Dr. Kim Barker, former medical officer of health at the Algoma Public Health, must be getting used to leaving her job in a hurry.
Her brief tenure in the Sault came to an abrupt end on Jan. 21, 2015, when her departure, brought about by the news that she had hired a convicted criminal with whom she was personally involved as a temporary chief financial officer of the health agency, was negotiated immediately prior to a board meeting and announced during a closed session of it.
Now that quick departure from APH has been somewhat duplicated by her departure from the chief medical officer of health job at Nunavut.
On Oct. 18 she spoke on the government’s behalf to answer questions about legal cannabis on CBC’s morning call-in show, Qulliq.
Later that same day the territorial Department of Health announced that she was no longer in that role, saying in a statement emailed to CBC News that “Dr. Kim Barker is no longer employed with the Government of Nunavut.”
The CBC said the Nunavut government would not comment further as to why she was no longer the territory’s chief medical officer of health “to respect the privacy and confidentiality of current and past employees.”
The email went on to say that Dr. Mike Patterson would be the acting chief medical officer of health until the position is filled or a locum is in place.
A spokesperson with the Department of Health said in the email to the CBC that Barker was acting on full authority as the government’s chief medical officer of health when she appeared on Qulliq, and that her departure had nothing to do with her ability as a medical authority.
Then why not say why she was departing. Considering what happened in the Sault, something those in the north were made aware of when she was hired there in 2015 as deputy medical officer of health, people naturally are being left to think the worst.
Barker left the Sault under a cloud, her hiring of Shaun Rothberg (actually Shaun Rootenberg who had convictions for fraud in his background) sealing her fate.
But she also was under fire in the public realm for teaming up with then board chair Marchy Bruni to get the health agency involved in a proposed marijuana grow-up, Algoma Medical Alliance, proposed by developer Amit Sofer.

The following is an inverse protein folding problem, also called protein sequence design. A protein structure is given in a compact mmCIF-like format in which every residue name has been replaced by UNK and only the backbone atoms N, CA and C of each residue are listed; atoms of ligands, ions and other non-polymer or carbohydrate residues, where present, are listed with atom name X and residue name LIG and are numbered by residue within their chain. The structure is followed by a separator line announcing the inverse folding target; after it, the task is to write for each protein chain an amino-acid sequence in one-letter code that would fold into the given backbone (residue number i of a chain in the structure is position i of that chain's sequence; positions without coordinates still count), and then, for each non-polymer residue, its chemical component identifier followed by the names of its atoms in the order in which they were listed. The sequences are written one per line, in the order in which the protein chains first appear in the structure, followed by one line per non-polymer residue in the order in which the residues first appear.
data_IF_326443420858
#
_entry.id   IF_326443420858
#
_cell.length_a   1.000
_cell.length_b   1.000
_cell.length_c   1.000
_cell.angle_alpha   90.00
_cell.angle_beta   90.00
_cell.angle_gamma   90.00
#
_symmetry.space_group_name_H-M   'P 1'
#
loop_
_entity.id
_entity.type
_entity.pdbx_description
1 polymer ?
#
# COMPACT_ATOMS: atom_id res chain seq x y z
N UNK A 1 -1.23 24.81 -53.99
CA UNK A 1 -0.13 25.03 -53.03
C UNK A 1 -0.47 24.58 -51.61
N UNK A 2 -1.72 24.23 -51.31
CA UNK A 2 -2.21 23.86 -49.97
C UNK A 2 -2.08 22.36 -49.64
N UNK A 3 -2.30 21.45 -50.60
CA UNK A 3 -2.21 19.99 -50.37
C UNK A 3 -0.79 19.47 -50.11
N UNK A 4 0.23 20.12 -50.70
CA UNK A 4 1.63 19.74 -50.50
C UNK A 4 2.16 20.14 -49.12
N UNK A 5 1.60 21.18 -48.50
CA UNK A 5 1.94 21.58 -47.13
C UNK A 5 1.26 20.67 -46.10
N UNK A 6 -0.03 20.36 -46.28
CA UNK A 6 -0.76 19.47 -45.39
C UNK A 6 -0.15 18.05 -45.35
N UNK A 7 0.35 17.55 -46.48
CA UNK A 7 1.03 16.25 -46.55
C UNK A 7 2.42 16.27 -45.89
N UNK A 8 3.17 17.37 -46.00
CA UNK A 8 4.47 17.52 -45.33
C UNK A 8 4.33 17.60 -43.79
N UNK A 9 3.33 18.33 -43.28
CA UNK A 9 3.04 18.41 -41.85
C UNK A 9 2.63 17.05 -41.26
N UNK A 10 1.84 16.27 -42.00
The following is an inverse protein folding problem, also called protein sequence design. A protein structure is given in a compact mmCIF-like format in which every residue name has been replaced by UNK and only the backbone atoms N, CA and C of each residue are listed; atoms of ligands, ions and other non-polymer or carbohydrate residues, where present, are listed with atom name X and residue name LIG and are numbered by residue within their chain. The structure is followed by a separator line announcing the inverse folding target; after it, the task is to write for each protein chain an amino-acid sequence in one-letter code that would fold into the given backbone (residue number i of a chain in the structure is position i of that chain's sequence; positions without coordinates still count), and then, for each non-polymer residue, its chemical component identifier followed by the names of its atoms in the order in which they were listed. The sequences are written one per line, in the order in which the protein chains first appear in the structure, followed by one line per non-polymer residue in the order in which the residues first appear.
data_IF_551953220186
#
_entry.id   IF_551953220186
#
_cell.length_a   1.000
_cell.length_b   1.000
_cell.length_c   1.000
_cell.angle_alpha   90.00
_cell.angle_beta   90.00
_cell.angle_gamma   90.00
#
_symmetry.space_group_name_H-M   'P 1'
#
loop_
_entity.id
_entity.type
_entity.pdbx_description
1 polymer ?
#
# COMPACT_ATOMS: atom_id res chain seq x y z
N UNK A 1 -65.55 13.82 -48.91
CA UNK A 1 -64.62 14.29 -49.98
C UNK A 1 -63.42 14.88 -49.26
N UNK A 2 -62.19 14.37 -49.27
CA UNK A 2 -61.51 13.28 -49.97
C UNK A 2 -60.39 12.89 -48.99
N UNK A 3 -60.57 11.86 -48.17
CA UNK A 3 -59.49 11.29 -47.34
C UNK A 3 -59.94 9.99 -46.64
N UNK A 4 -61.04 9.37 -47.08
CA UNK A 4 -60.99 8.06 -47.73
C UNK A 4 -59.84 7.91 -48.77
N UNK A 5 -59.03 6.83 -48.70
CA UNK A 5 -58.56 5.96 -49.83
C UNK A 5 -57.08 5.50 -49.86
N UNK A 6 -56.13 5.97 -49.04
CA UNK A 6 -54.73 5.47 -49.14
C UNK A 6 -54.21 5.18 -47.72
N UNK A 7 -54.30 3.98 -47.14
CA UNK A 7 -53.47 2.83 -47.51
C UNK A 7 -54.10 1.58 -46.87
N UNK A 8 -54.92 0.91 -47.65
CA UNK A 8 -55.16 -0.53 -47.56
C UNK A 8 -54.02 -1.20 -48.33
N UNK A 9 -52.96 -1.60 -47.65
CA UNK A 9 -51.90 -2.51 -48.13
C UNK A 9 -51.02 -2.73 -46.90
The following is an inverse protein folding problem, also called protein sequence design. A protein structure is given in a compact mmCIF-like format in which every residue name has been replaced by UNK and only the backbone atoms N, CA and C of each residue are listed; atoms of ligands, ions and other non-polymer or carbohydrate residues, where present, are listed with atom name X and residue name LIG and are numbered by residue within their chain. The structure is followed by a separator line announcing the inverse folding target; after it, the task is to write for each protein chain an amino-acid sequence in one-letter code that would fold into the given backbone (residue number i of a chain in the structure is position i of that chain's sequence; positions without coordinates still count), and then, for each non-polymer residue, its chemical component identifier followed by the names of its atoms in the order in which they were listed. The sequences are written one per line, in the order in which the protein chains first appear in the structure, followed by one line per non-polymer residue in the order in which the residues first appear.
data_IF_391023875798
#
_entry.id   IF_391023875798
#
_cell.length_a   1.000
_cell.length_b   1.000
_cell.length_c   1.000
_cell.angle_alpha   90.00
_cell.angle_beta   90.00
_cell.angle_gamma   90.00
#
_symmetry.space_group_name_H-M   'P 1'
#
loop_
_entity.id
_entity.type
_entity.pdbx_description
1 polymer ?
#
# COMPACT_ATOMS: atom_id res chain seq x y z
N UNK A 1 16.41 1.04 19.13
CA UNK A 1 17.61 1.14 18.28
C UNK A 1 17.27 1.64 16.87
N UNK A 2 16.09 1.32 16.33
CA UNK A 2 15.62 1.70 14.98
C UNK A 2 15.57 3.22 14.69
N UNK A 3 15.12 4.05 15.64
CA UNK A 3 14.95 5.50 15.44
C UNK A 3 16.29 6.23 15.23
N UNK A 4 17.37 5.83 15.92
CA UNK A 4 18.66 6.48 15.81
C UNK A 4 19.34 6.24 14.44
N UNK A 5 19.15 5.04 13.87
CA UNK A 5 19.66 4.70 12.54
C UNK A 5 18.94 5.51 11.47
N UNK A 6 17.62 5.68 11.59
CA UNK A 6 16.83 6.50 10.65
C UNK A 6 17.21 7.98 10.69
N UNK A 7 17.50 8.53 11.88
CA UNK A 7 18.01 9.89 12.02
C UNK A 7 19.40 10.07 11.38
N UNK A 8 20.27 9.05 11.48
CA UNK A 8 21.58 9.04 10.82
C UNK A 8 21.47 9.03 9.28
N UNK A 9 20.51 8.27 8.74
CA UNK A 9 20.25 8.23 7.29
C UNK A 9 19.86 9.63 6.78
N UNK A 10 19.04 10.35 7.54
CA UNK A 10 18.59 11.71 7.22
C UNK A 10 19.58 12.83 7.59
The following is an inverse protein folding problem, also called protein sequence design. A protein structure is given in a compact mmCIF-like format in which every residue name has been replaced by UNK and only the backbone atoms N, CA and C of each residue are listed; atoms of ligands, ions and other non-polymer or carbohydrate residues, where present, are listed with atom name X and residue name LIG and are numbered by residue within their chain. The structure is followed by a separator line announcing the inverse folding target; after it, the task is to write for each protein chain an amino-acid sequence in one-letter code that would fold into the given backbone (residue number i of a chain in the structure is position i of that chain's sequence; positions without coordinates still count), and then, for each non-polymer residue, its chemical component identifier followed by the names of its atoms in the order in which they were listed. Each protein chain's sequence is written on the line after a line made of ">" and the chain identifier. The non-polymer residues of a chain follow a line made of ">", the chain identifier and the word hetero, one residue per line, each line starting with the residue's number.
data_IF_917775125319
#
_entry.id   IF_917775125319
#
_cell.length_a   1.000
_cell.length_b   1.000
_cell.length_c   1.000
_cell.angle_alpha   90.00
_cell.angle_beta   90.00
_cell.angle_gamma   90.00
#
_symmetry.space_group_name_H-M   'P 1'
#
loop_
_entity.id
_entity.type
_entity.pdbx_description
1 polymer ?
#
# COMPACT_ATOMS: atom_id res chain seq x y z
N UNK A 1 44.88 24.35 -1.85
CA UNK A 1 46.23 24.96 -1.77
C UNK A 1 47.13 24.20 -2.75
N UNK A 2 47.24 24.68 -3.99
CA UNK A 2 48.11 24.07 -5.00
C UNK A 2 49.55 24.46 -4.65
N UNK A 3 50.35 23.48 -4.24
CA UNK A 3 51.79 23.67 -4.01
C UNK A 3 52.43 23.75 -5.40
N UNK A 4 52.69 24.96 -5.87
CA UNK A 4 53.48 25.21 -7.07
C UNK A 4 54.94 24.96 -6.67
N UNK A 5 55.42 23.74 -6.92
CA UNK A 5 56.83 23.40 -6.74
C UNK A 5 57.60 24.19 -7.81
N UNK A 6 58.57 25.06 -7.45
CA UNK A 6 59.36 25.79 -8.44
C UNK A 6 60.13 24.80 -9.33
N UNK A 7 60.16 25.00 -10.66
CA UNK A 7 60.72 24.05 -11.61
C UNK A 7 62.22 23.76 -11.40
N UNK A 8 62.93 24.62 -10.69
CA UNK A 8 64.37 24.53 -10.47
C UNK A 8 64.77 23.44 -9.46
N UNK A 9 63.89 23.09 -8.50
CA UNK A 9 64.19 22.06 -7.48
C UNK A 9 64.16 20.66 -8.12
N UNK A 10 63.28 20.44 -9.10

It should be noted that although Barker paid the ultimate price, the loss of her job, she wasn’t alone in hiring Rothberg. She suggested it to the board, all right, but the board went along without any background checks, something that volunteers at the agency must undergo, let alone for a job such as chief financial officer, interim or not.
This eventually cost Bruni and board members Janet Blake, who was vice-chair, Debbie Kirby and mayor Ron Rody of Wawa. They were asked to resign by Eric Hoskins, minister of health and long-term care.
City council, just elected for a new term, didn’t exactly cover itself with glory at the time either, especially in not pushing Bruni, the then Ward 5 councillor being the city representative on the APH board, for answers as to how this all went so wrong.
But I thought council also made an egregious blunder in denying Brenda Davies a return to the board.
Karen Marinich, who had been the lone voice in opposition to the way Rothberg was hired and had claimed partnering with a marijuana grow-op was not within the mandate of a health agency, didn’t apply for reappointment because, she told me, she knew it would be blocked by the chair when it came before council in closed session.
Davies, who was absent from the meeting at which the hiring of Rothberg was discussed and Barker given the go-ahead, did apply but was rejected.
As I wrote in April 2015, Davies started and ended her career at APH, with about 24 years in between in public health in Middlesex-London, Peel Health Department and Wellington-Dufferin-Guelph Health Unit. She also taught a year at Sault College and spent time as a nurse full-time and part-time at EMDC Corrections.
I would have liked to have been a fly on the wall when her qualifications were discussed and discarded by the new council.
Of course, I would have wanted to be a fly with a voice, to denounce the horror show I would have been witnessing.
Barker was hired as Nunavut’s deputy chief medical health officer in April 2015 and was promoted to chief medical health officer in January 2016, switching places with Dr, Maureen Baikie, who left the deputy chief medical health officer job three months later.
With no details of Barker’s departure from Nunavut, we have no idea if she left there with a severance package as she did from the Sault.
Here a severance package negotiated with her by Bruni and Bob Paciocco, APH’s legal counsel, saw Barker get six months severance pay (about $150,000 based on her $300,000 yearly salary), a letter of reference and immunity.
If you are going to be pushed out a door, that is a pretty good way to go, especially if another job is just waiting down the road.